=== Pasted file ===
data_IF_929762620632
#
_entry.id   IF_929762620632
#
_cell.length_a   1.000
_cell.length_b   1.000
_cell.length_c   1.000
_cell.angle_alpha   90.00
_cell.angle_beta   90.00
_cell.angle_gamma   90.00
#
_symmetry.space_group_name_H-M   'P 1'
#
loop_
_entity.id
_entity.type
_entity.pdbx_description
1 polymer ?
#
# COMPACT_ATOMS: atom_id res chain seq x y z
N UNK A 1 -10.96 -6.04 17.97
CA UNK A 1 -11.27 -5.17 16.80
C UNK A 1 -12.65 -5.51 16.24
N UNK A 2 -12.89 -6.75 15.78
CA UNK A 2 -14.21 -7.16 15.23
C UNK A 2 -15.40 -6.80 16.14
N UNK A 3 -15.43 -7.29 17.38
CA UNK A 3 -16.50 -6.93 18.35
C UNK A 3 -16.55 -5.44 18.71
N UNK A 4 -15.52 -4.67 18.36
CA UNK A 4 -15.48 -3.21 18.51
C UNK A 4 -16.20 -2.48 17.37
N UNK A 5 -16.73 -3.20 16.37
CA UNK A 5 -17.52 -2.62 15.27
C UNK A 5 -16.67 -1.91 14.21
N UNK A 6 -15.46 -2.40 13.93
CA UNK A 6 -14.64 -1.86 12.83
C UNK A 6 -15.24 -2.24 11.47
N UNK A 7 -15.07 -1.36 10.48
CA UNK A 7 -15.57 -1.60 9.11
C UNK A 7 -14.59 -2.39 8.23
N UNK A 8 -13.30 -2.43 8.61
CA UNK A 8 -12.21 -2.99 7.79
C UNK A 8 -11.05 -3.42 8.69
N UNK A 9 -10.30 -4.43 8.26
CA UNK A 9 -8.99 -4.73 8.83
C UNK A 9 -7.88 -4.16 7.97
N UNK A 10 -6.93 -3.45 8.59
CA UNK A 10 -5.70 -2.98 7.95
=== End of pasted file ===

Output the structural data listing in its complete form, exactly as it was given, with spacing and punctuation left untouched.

data_IF_929762620632
#
_entry.id   IF_929762620632
#
_cell.length_a   1.000
_cell.length_b   1.000
_cell.length_c   1.000
_cell.angle_alpha   90.00
_cell.angle_beta   90.00
_cell.angle_gamma   90.00
#
_symmetry.space_group_name_H-M   'P 1'
#
loop_
_entity.id
_entity.type
_entity.pdbx_description
1 polymer ?
#
# COMPACT_ATOMS: atom_id res chain seq x y z
N UNK A 1 -10.96 -6.04 17.97
CA UNK A 1 -11.27 -5.17 16.80
C UNK A 1 -12.65 -5.51 16.24
N UNK A 2 -12.89 -6.75 15.78
CA UNK A 2 -14.21 -7.16 15.23
C UNK A 2 -15.40 -6.80 16.14
N UNK A 3 -15.43 -7.29 17.38
CA UNK A 3 -16.50 -6.93 18.35
C UNK A 3 -16.55 -5.44 18.71
N UNK A 4 -15.52 -4.67 18.36
CA UNK A 4 -15.48 -3.21 18.51
C UNK A 4 -16.20 -2.48 17.37
N UNK A 5 -16.73 -3.20 16.37
CA UNK A 5 -17.52 -2.62 15.27
C UNK A 5 -16.67 -1.91 14.21
N UNK A 6 -15.46 -2.40 13.93
CA UNK A 6 -14.64 -1.86 12.83
C UNK A 6 -15.24 -2.24 11.47
N UNK A 7 -15.07 -1.36 10.48
CA UNK A 7 -15.57 -1.60 9.11
C UNK A 7 -14.59 -2.39 8.23
N UNK A 8 -13.30 -2.43 8.61
CA UNK A 8 -12.21 -2.99 7.79
C UNK A 8 -11.05 -3.42 8.69
N UNK A 9 -10.30 -4.43 8.26
CA UNK A 9 -8.99 -4.73 8.83
C UNK A 9 -7.88 -4.16 7.97
N UNK A 10 -6.93 -3.45 8.59
CA UNK A 10 -5.70 -2.98 7.95